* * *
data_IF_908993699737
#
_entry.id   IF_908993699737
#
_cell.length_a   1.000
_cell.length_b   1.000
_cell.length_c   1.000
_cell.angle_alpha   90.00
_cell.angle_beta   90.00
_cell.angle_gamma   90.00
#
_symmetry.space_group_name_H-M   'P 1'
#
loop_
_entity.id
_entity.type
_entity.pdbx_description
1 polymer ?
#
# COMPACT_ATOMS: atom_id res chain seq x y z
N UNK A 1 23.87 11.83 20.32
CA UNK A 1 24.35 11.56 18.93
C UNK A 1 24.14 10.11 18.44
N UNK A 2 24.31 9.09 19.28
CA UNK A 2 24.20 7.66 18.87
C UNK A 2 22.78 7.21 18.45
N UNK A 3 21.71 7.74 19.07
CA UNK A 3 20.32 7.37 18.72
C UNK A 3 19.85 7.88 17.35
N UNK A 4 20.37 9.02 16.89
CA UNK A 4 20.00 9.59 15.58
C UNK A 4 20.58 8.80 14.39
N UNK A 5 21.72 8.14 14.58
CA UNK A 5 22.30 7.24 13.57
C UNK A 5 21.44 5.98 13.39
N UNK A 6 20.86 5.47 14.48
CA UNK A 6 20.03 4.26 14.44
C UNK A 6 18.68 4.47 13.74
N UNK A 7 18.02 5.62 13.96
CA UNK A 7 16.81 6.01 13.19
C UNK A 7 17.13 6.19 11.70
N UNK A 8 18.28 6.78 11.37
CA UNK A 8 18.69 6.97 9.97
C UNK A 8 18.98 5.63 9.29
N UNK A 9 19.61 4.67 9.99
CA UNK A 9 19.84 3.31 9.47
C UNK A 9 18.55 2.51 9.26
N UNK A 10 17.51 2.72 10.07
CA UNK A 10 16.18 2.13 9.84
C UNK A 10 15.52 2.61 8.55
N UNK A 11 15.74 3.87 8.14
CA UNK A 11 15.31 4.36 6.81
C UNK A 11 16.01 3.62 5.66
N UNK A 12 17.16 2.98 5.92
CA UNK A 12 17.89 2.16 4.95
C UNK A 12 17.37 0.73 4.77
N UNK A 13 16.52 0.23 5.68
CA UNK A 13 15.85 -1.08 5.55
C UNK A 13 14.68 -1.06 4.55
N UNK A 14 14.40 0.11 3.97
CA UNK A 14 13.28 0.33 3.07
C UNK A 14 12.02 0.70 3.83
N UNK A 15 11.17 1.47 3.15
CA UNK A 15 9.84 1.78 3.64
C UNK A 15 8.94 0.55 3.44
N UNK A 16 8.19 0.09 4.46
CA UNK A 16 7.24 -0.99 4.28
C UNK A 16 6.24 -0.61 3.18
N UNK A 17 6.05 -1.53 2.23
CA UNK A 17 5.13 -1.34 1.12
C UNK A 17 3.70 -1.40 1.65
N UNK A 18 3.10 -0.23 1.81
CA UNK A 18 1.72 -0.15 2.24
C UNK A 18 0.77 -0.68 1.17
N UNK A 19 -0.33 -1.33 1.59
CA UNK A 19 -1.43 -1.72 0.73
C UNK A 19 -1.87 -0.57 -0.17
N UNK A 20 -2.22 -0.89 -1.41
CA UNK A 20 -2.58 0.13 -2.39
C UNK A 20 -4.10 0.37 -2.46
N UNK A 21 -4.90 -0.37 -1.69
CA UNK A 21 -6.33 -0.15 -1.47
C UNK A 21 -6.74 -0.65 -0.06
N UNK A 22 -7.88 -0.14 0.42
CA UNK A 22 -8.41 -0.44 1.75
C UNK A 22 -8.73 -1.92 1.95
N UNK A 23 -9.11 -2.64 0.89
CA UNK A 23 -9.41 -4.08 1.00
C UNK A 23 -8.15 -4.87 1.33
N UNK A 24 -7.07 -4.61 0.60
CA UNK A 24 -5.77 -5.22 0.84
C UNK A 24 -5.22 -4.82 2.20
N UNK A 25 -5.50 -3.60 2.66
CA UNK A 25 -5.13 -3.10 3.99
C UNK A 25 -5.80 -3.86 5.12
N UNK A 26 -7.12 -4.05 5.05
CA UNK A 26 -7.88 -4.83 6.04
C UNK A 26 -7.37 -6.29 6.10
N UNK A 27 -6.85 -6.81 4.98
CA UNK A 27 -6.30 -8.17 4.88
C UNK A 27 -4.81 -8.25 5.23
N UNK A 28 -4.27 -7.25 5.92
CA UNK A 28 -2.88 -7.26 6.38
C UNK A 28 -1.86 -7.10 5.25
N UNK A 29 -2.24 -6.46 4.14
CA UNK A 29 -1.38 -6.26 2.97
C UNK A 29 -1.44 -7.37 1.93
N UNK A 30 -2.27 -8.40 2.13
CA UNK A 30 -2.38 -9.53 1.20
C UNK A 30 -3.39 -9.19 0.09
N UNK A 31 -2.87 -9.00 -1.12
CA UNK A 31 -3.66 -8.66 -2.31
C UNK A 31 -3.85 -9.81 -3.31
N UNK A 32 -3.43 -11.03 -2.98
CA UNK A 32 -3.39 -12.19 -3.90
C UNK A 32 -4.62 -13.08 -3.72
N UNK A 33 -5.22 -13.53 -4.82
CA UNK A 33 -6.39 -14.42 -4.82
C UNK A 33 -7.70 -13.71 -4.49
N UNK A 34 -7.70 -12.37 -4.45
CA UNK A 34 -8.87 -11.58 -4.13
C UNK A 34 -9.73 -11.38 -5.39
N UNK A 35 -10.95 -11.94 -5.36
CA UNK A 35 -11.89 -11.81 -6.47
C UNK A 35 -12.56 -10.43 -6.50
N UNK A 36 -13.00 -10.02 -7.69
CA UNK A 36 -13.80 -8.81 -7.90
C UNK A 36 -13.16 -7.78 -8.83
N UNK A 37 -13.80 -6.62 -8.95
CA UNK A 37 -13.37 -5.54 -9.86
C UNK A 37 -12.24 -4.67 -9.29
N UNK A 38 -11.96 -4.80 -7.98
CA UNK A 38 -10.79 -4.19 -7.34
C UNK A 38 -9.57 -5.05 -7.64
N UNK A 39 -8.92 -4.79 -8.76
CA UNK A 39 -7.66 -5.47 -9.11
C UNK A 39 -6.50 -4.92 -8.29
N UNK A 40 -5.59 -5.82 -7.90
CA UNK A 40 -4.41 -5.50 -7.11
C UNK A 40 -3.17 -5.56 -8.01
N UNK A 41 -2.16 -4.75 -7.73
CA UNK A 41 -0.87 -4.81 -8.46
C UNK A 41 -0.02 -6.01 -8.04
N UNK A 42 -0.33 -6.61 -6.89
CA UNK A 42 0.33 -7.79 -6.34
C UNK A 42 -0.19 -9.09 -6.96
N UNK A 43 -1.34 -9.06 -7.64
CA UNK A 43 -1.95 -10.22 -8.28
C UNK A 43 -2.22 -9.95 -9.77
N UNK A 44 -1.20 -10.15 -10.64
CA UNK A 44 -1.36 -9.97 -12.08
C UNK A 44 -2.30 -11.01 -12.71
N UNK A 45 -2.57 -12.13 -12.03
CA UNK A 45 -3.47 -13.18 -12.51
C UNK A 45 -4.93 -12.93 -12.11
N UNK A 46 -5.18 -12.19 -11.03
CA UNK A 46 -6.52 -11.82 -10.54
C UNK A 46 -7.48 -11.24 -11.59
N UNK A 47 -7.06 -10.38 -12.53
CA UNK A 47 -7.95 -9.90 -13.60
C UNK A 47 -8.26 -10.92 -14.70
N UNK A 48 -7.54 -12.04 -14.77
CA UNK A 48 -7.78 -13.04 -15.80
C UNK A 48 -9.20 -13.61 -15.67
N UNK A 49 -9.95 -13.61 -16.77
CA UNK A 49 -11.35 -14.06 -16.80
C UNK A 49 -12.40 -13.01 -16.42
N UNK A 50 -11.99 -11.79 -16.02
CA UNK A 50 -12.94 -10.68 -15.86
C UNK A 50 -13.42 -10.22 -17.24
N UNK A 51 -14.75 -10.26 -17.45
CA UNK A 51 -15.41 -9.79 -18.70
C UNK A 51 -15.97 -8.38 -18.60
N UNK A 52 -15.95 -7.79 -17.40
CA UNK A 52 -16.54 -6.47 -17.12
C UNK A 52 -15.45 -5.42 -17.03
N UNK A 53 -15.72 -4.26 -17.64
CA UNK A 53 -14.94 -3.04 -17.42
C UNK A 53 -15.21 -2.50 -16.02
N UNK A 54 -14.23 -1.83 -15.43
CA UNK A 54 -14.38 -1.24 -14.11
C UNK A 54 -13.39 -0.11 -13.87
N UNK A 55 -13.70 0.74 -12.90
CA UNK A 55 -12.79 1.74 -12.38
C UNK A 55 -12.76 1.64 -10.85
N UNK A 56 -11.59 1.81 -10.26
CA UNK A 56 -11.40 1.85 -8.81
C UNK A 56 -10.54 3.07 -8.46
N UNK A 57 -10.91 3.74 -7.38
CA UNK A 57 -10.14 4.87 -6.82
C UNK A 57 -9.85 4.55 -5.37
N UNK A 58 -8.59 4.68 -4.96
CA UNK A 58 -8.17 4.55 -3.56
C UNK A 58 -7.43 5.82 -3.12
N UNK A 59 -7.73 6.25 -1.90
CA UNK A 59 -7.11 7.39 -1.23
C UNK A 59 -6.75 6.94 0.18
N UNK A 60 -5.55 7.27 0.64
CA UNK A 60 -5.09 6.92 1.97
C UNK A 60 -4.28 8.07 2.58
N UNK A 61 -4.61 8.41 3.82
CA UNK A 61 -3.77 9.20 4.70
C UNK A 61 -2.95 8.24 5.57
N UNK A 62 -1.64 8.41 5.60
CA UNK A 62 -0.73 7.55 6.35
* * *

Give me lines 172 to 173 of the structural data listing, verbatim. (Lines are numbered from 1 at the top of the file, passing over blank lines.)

CA UNK A 51 -15.41 -9.79 -18.70
C UNK A 51 -15.97 -8.38 -18.60